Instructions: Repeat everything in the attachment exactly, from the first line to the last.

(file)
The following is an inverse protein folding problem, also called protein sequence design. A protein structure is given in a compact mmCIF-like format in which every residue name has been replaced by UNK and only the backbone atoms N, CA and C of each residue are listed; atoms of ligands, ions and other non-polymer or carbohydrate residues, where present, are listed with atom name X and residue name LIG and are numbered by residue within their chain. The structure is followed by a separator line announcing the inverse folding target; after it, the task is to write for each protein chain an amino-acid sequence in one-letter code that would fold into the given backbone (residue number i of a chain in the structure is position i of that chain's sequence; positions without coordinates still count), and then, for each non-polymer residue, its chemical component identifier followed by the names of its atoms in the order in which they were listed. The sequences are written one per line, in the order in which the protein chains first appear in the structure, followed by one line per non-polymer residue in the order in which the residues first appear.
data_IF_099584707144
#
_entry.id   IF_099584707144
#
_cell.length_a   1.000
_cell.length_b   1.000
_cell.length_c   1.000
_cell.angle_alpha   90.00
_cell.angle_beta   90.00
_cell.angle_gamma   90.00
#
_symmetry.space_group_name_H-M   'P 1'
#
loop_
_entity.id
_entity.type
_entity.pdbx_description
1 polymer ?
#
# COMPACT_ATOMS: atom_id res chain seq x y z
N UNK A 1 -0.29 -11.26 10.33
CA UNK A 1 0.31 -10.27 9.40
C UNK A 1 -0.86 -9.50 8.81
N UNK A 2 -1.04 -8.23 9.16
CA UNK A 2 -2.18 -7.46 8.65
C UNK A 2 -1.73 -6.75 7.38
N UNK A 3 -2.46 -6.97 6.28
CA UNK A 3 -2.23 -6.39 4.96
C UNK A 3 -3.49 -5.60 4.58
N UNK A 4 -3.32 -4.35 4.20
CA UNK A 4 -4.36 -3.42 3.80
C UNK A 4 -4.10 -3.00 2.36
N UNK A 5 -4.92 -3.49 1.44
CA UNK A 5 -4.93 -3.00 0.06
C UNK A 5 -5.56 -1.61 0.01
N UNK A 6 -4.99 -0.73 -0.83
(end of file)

The following is an inverse protein folding problem, also called protein sequence design. A protein structure is given in a compact mmCIF-like format in which every residue name has been replaced by UNK and only the backbone atoms N, CA and C of each residue are listed; atoms of ligands, ions and other non-polymer or carbohydrate residues, where present, are listed with atom name X and residue name LIG and are numbered by residue within their chain. The structure is followed by a separator line announcing the inverse folding target; after it, the task is to write for each protein chain an amino-acid sequence in one-letter code that would fold into the given backbone (residue number i of a chain in the structure is position i of that chain's sequence; positions without coordinates still count), and then, for each non-polymer residue, its chemical component identifier followed by the names of its atoms in the order in which they were listed. The sequences are written one per line, in the order in which the protein chains first appear in the structure, followed by one line per non-polymer residue in the order in which the residues first appear.
data_IF_099584707144
#
_entry.id   IF_099584707144
#
_cell.length_a   1.000
_cell.length_b   1.000
_cell.length_c   1.000
_cell.angle_alpha   90.00
_cell.angle_beta   90.00
_cell.angle_gamma   90.00
#
_symmetry.space_group_name_H-M   'P 1'
#
loop_
_entity.id
_entity.type
_entity.pdbx_description
1 polymer ?
#
# COMPACT_ATOMS: atom_id res chain seq x y z
N UNK A 1 -0.29 -11.26 10.33
CA UNK A 1 0.31 -10.27 9.40
C UNK A 1 -0.86 -9.50 8.81
N UNK A 2 -1.04 -8.23 9.16
CA UNK A 2 -2.18 -7.46 8.65
C UNK A 2 -1.73 -6.75 7.38
N UNK A 3 -2.46 -6.97 6.28
CA UNK A 3 -2.23 -6.39 4.96
C UNK A 3 -3.49 -5.60 4.58
N UNK A 4 -3.32 -4.35 4.20
CA UNK A 4 -4.36 -3.42 3.80
C UNK A 4 -4.10 -3.00 2.36
N UNK A 5 -4.92 -3.49 1.44
CA UNK A 5 -4.93 -3.00 0.06
C UNK A 5 -5.56 -1.61 0.01
N UNK A 6 -4.99 -0.73 -0.83